• Estim8z

    She is a modern day Samurai, a real hero for the people, her parents and relatives should be proud!!

  • MeTed

    I don’t have much respect for many tarento, but this is a brave move. Her and Yamamoto are fighting against Japan inc. More celebrities need to follow them.

  • DeSwiss

    ”When exposing a crime is treated as committing a crime, you are ruled by criminals.” ~Anon

  • Mike Wyckoff

    This is the beginning of the popular movement, that will hopefully get your ordinary “Momotaro” off his desk and protest as all should in a proper democracy.

  • Stephen Kent

    What a pleasant surprise! Great to see a celebrity speaking out and encouraging people to take action. Excellent timing too, given Abe’s imminent visit to Fukushima with the house-trained Japanese press corps in tow and a strictly limited number of foreign journalists who are banned from speaking to workers at the plant.

  • A M Corbett

    I watched a documentary last year presented by an internationally known Japanese actor who went to Fukushima as part of the documentary to `witness the devastation`. But somehow it ended up being an extended ode to the greatness of Japanese trains and how they survived the force of the earthquake. True, if the trains had crashed there would have been more victims but even so… I wondered what the documentary was even made for.
    This actress/model seems much more sincere and her comments seem to apply to real people, not the power of trains. Pity to hear that guy lost a role because of his outspokenness but he will be proud later on of what he has spoken out about, than any tv role he might have won.

  • zer0_0zor0

    Good.
    Seeing that she has achieved success as a sex symbol, this gives her a chance to show that even so, she (and other women) can do more than sell cosmetics and the latest fashion.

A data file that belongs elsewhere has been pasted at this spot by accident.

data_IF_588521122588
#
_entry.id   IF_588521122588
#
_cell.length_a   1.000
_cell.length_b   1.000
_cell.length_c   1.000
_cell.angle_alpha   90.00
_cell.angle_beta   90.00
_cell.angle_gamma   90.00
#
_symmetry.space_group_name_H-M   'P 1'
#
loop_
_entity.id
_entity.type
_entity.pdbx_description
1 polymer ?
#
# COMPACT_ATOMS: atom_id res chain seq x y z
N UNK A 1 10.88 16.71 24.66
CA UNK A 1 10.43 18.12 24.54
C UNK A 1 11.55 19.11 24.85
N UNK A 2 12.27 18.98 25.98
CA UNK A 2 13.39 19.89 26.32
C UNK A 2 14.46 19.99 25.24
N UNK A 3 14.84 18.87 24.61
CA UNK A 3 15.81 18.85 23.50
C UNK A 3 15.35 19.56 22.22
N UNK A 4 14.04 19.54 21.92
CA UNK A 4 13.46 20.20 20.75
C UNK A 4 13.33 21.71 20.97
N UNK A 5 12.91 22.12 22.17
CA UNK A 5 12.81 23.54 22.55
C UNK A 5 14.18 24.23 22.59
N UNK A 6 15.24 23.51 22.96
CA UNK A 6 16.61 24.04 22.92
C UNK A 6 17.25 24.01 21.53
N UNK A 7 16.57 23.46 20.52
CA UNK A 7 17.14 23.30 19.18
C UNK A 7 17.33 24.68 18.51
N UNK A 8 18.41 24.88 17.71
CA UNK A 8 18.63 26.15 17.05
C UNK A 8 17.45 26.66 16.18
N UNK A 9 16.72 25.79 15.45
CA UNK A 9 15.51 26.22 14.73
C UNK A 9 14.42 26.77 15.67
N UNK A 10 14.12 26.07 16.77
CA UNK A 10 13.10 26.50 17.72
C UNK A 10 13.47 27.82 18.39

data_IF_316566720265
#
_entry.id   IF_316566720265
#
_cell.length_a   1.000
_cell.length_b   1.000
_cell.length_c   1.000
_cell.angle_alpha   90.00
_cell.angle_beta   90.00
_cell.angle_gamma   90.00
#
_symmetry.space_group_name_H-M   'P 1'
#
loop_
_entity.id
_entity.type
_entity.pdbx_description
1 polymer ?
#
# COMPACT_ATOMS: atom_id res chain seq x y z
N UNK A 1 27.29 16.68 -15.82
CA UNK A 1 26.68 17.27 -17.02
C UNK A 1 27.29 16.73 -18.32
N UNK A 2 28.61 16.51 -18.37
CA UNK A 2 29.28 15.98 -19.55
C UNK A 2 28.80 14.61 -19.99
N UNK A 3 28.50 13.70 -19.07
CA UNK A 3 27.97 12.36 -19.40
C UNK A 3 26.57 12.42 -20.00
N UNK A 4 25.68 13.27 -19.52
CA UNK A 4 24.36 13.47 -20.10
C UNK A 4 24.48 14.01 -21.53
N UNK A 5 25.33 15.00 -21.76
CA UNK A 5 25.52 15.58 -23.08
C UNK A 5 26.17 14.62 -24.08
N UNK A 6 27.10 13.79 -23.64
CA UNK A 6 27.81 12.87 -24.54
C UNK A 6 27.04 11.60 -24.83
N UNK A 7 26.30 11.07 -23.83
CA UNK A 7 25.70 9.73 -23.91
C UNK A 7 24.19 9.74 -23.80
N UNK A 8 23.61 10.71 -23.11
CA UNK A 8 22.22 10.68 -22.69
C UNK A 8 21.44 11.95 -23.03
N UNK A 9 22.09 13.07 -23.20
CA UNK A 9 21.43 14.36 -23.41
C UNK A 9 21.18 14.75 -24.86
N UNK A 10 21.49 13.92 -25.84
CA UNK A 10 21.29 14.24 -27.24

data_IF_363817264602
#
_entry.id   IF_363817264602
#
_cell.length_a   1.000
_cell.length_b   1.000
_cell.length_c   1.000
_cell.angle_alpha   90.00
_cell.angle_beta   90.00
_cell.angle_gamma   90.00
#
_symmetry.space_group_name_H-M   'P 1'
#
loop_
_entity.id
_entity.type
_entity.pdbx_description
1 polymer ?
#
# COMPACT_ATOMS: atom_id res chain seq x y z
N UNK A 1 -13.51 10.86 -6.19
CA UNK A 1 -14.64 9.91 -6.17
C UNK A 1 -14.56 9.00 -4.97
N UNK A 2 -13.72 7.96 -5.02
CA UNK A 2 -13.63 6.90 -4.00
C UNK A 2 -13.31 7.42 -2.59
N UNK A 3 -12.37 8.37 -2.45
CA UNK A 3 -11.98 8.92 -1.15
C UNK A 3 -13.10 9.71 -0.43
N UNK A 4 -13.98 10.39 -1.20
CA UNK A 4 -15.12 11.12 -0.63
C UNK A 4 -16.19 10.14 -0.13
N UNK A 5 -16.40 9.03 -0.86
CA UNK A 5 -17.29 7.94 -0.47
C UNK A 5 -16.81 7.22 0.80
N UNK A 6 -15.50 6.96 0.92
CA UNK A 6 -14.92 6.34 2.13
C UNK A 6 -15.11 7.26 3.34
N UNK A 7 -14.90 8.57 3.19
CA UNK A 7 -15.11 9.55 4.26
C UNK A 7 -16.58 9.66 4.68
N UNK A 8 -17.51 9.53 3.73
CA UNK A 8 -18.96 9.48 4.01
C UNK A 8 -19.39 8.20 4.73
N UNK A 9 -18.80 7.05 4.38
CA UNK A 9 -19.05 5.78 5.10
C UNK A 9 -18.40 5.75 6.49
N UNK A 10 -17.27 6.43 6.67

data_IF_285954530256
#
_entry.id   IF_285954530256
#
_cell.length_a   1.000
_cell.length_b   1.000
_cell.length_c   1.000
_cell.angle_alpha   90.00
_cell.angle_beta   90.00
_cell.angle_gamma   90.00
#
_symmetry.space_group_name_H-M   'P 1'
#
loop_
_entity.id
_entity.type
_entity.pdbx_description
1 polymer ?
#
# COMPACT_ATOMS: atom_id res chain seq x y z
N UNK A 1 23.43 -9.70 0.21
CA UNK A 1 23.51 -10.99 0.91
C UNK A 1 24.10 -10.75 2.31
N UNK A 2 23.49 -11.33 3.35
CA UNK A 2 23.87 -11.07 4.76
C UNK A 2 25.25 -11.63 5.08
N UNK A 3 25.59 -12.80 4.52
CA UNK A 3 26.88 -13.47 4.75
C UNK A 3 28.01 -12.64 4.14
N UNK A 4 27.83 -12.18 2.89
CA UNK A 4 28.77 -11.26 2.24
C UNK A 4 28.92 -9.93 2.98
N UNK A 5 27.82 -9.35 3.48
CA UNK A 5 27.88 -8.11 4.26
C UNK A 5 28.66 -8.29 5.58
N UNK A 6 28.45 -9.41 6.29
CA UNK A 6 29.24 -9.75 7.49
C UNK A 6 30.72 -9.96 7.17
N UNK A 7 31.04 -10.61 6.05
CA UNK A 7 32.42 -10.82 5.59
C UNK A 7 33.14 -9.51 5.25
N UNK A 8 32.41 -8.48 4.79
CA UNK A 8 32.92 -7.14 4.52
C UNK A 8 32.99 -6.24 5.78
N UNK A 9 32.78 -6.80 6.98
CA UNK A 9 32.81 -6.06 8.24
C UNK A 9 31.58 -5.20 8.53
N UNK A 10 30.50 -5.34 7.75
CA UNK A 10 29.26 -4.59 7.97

And it also shows the up and coming AKB48 generation that there is not necessarily an incompatibility between being feminine and being politically informed and engaged in the public sphere.
    That may be something with which her sponsors will be displeased.

  • keratomileusis

    Doesn’t this sound like that other country where whistle blowers are routinely prosecuted?

  • baruchzed

    Fukushima is an unprecedented disaster that may kill hundreds of millions. Japan will be a radiation zone soon, and be abandoned. The fact that none of this is discussed honestly in the media or by governments is appalling. I salute Norika Fujiwara for taking a public stand.

  • Michael Craig

    Japan should have more brave young people like Ms. Fujiwara! She should be in the Government!

  • KLC

    Japan is a democracy in name only. So many people who have spoken out, have lost their jobs, have been injured or killed in so-called “accidents”, or their family members have been harrassed. Attempting to change the law with only two weeks’ notice is a joke. Only it isn’t funny. The japanese government is trying one of the most gigantic cover-ups of all time, and on top of that theiy’re trying to shut up those who have the decency to speak. To me, this smacks more of totaltarianism than democracy.

    • Sasori